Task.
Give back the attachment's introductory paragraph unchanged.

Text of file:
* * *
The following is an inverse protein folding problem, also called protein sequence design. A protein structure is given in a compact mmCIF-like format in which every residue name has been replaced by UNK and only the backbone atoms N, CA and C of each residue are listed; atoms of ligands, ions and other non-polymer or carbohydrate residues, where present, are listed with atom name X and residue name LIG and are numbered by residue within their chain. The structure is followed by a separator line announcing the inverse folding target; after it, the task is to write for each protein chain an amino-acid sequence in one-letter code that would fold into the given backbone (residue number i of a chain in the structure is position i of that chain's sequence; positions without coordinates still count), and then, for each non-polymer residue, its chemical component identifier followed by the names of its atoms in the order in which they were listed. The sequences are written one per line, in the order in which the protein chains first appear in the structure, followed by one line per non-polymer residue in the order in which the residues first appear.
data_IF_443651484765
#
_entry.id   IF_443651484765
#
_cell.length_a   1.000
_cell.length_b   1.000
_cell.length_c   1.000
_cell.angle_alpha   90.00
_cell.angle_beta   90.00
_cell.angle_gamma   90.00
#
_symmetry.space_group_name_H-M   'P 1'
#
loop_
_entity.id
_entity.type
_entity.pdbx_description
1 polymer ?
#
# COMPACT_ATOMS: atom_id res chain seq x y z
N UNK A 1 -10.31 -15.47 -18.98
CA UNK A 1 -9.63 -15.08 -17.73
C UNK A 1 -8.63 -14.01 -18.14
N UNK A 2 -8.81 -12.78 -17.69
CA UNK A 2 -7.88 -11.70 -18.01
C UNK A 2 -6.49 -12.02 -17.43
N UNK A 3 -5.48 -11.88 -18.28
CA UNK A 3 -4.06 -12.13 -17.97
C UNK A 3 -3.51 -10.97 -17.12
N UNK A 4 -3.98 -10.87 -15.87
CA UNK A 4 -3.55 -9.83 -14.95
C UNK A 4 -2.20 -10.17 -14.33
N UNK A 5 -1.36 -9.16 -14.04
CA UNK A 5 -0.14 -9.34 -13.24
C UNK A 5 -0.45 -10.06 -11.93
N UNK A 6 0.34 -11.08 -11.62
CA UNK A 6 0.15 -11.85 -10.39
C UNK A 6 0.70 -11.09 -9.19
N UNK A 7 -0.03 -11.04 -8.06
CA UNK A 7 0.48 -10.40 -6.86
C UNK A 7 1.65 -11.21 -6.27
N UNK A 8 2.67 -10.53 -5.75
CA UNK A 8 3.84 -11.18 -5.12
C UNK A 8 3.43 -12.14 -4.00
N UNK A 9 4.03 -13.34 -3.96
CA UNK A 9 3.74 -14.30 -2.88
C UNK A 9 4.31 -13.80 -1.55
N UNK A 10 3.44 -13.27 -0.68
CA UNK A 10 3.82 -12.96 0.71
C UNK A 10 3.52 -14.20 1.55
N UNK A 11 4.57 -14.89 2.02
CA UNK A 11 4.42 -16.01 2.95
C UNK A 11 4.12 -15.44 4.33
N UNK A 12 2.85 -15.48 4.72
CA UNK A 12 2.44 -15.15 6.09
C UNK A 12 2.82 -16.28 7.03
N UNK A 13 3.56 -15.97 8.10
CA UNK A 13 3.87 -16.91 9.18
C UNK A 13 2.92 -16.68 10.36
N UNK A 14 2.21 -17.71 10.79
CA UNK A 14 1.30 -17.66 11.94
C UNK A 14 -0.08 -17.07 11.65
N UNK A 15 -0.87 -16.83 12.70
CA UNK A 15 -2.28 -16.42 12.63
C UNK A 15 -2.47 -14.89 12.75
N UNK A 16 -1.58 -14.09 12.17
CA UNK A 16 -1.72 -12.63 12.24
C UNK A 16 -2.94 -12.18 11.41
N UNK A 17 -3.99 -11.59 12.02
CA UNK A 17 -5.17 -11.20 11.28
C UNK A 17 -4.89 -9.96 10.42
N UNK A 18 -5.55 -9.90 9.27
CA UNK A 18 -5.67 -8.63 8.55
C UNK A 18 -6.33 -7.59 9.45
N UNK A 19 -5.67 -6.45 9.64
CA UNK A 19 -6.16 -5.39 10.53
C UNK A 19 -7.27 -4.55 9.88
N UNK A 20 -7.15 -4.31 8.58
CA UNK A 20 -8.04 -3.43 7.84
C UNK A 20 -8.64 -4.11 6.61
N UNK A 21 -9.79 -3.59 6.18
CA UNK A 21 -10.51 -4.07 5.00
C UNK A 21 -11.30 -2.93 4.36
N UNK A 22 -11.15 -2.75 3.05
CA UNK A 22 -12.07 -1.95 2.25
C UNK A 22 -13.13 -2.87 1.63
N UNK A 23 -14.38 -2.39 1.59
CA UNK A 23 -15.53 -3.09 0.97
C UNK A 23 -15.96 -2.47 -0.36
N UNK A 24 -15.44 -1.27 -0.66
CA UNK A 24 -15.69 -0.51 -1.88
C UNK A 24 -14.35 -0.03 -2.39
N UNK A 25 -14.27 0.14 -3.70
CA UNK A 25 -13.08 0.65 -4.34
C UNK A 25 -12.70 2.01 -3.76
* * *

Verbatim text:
The following is an inverse protein folding problem, also called protein sequence design. A protein structure is given in a compact mmCIF-like format in which every residue name has been replaced by UNK and only the backbone atoms N, CA and C of each residue are listed; atoms of ligands, ions and other non-polymer or carbohydrate residues, where present, are listed with atom name X and residue name LIG and are numbered by residue within their chain. The structure is followed by a separator line announcing the inverse folding target; after it, the task is to write for each protein chain an amino-acid sequence in one-letter code that would fold into the given backbone (residue number i of a chain in the structure is position i of that chain's sequence; positions without coordinates still count), and then, for each non-polymer residue, its chemical component identifier followed by the names of its atoms in the order in which they were listed. The sequences are written one per line, in the order in which the protein chains first appear in the structure, followed by one line per non-polymer residue in the order in which the residues first appear.